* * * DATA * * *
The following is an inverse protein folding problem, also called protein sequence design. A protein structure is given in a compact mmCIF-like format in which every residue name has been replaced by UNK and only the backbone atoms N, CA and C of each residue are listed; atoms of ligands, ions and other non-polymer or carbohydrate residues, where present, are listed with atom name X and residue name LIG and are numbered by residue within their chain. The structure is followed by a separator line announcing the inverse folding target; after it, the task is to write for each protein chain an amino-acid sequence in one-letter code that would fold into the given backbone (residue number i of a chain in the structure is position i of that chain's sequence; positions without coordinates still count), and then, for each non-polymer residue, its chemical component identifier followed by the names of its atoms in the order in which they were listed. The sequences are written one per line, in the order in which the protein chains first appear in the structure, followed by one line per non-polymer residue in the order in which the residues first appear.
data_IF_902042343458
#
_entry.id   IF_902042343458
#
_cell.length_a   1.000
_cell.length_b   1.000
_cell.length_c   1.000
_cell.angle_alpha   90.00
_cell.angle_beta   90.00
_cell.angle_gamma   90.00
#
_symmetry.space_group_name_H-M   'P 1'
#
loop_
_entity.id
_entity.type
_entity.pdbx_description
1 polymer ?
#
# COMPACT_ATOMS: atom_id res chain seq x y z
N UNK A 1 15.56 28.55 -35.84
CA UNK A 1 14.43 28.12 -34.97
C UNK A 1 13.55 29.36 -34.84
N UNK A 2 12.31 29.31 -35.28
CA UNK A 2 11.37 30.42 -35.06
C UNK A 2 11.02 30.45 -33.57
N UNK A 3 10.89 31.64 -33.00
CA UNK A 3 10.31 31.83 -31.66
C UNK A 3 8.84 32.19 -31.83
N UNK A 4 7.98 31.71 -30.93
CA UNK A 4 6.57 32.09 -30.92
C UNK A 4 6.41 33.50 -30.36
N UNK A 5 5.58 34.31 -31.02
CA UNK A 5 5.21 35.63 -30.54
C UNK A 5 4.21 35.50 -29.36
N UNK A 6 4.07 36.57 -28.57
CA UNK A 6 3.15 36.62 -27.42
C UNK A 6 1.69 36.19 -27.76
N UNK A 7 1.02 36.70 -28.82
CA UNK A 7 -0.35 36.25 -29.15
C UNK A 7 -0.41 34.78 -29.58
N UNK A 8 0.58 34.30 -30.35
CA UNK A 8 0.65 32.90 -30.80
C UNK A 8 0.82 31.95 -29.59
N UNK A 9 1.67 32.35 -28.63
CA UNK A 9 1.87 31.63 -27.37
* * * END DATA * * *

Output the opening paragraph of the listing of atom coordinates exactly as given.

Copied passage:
The following is an inverse protein folding problem, also called protein sequence design. A protein structure is given in a compact mmCIF-like format in which every residue name has been replaced by UNK and only the backbone atoms N, CA and C of each residue are listed; atoms of ligands, ions and other non-polymer or carbohydrate residues, where present, are listed with atom name X and residue name LIG and are numbered by residue within their chain. The structure is followed by a separator line announcing the inverse folding target; after it, the task is to write for each protein chain an amino-acid sequence in one-letter code that would fold into the given backbone (residue number i of a chain in the structure is position i of that chain's sequence; positions without coordinates still count), and then, for each non-polymer residue, its chemical component identifier followed by the names of its atoms in the order in which they were listed. The sequences are written one per line, in the order in which the protein chains first appear in the structure, followed by one line per non-polymer residue in the order in which the residues first appear.